The study has been able to elucidate the importance of applying energy efficient activities in households prior to the sizing of HRES. It will lead to reduction in the cost of energy and the capital cost spent on deploying HRES. This will ease the financial burden of adopting HRES. Energy efficient activities will also lead to reduction in emission; thereby slowing down climate change. Apart from this, it will reduce the amount of toxic fumes that energy consumers are exposed to, thereby lowering the risks of health related challenges. This study has also shown that it is important to consider multiple criteria when selecting the best energy alternatives. This is expected to produce a more robust result that may be different from the use of a single criterion. The effects of various sources of uncertainty on the features of the HRESs has not been considered in this study. It will be interesting to consider the effects of change in fuel pump price, meteorological data, interest rates and load demand on the technical features of the HRESs. Future research can also explore the application and comparison of other MCDM methods in the selection of the most suitable HRES.

Author Contributions

O.M.B. formulated the problem and drafted the manuscript. J.L.M. and Y.H. assisted with quality improvement. All authors have read and approved the final manuscript.

Funding

This research received no external funding.

Acknowledgments

The financial assistance of the National Research Foundation (NRF) through the DST-NRF-TWAS doctoral fellowship towards this research is hereby acknowledged. Opinions expressed and conclusions arrived at, are those of the authors and are not necessarily to be attributed to the NRF.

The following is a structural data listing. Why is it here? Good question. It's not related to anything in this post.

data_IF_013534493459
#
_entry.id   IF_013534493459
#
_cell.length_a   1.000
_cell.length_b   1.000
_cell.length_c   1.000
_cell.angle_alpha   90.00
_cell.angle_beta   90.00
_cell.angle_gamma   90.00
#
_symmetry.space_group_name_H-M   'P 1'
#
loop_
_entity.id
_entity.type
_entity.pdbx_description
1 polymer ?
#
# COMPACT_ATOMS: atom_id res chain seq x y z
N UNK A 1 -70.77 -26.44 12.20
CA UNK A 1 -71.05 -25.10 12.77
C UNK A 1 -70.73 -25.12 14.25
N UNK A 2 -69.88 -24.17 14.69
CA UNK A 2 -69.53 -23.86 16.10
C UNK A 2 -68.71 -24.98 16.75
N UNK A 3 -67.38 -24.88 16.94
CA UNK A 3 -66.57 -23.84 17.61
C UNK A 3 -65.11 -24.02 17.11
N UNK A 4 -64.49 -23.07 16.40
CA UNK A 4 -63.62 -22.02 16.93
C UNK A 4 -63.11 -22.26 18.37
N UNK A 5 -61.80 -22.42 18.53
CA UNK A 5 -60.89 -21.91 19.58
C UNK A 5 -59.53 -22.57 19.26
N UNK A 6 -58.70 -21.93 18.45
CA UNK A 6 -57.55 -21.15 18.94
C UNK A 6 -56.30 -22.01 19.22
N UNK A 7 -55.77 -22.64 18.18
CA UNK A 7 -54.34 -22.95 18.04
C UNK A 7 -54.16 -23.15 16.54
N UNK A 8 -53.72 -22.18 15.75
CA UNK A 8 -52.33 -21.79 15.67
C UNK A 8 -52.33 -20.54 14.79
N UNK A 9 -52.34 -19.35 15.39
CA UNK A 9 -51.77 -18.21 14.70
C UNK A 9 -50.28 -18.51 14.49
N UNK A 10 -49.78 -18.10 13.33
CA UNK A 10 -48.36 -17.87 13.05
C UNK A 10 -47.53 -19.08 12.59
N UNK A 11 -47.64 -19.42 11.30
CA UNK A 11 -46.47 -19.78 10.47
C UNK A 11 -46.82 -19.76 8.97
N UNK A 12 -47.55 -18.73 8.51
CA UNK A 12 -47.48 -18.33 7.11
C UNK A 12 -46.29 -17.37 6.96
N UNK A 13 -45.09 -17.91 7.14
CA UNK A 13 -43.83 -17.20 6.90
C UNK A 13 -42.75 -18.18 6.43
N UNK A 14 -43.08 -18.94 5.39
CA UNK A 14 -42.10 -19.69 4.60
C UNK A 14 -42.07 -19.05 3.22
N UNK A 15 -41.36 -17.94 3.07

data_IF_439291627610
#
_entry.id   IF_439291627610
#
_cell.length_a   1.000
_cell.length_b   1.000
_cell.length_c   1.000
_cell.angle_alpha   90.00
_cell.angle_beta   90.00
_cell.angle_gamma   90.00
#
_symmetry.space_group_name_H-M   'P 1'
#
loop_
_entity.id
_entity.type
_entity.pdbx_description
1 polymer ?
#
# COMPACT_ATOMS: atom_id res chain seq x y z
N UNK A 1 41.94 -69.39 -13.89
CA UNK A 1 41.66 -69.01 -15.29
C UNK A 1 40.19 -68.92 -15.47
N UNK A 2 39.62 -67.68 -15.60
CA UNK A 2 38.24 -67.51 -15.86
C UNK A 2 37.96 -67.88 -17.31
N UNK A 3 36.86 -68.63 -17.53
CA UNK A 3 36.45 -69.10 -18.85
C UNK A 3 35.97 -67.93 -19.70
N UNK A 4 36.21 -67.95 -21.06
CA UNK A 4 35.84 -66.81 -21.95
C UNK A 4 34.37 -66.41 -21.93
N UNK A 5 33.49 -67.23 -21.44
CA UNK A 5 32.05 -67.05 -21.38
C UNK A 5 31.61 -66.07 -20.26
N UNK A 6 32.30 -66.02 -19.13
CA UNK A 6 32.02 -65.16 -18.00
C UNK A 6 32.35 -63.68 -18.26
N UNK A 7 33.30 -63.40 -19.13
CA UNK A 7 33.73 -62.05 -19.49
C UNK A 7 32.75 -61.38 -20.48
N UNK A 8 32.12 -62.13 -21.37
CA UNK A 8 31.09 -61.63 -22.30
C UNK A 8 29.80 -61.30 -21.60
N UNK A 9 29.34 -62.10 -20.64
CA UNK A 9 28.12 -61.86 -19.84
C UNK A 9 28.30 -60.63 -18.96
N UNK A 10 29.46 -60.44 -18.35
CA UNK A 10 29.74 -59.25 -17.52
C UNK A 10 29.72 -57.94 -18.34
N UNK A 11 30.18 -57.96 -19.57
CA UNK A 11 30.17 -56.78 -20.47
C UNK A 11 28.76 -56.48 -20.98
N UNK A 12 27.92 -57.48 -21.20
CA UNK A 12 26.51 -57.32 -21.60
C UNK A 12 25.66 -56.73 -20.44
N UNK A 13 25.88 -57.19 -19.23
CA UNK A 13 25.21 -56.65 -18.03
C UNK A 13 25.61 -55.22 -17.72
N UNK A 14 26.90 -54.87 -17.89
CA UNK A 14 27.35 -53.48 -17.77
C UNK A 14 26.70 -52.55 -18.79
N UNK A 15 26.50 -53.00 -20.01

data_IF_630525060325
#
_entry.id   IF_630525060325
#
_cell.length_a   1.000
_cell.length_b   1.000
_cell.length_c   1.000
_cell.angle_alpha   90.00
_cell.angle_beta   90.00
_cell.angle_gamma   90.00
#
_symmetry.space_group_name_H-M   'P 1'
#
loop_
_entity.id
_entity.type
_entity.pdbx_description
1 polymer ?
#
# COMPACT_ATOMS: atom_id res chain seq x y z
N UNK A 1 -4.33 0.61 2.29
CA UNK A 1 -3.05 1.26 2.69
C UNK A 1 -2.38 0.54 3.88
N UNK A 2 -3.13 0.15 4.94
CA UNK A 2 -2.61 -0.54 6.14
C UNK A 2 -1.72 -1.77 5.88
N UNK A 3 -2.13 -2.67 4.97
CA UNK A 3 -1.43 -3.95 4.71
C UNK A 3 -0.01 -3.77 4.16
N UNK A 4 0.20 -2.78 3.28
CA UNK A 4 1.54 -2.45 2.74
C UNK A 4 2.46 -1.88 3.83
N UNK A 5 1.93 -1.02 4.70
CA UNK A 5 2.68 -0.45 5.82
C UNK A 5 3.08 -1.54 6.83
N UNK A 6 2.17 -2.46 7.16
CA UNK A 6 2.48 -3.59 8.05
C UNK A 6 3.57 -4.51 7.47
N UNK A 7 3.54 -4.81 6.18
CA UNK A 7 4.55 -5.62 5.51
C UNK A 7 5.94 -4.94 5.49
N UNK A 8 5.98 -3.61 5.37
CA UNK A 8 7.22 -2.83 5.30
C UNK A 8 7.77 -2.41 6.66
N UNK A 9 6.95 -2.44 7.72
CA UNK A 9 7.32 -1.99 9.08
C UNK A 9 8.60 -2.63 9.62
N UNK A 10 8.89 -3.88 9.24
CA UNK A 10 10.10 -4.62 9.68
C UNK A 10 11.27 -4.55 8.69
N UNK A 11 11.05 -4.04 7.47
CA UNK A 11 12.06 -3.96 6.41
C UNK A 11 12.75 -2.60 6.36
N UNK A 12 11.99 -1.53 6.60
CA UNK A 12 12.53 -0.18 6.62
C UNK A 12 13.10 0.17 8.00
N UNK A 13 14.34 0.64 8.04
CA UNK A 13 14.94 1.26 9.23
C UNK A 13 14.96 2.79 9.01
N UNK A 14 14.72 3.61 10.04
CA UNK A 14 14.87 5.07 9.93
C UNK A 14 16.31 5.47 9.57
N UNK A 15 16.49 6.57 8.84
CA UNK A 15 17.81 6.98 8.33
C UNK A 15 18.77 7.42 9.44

Conflicts of Interest

The authors declare no conflict of interest.

Appendix A

Table A1. Normalized decision matrix.
Table A1. Normalized decision matrix.
Criteria
Weight
HRES Alternatives
PV/GEN/BATPV/BATPV/WD/GEN/BATPV/WD/BATPV/GENWD/GEN/BAT
0.0480.2672160.2988460.4281860.454410.4548730.492489
0.0630.1068850.0921420.2407970.212540.7862770.508623
0.0470.2673440.2988520.4315690.4544850.4554390.488857
0.0990.351280.5119610.3193680.4735670.4377910.310767
0.0990.474420.4890930.4646380.4890930.1907460.21031
0.0740.349880.3732050.6764340.3732050.3732050.046651
0.0710.349880.3732050.6764340.3732050.3732050.046651
0.0840.1158220.6046740.0612030.5089960.5980890.02053
0.0940.0284600.04675500.90360.424865
0.0520.564880.4444960.2708650.2407680.5463590.231277
0.0660.439490.5472890.2736450.2736450.4975360.33169
0.0660.4254870.5860480.2649260.2649260.4816830.321122
0.0640.3211220.4254870.4254870.3773180.5378790.321122
0.0740.5107470.4660570.2553730.2553730.5490530.300064
Table A2. Weighted normalized matrix.
Table A2. Weighted normalized matrix.
PV/GEN/BATPV/BATPV/WD/GEN/BATPV/WD/BATPV/GENWD/GEN/BAT
0.0128260.0143450.0205530.0218120.0218340.023639
0.0067340.0058050.015170.013390.0495350.032043
0.0125650.0140460.0202840.0213610.0214060.022976
0.0347770.0506840.0316170.0468830.0433410.030766
0.0469680.048420.0459990.048420.0188840.020821
0.0258910.0276170.0500560.0276170.0276170.003452
0.0248410.0264980.0480270.0264980.0264980.003312
0.0097290.0507930.0051410.0427560.0502390.001725
0.00267500.00439500.0849380.039937
0.0293740.0231140.0140850.012520.0284110.012026
0.0290060.0361210.0180610.0180610.0328370.021892
0.0280820.0386790.0174850.0174850.0317910.021194
0.0205520.0272310.0272310.0241480.0344240.020552
0.0377950.0344880.0188980.0188980.040630.022205
Table A3. Positive and negative ideal solution.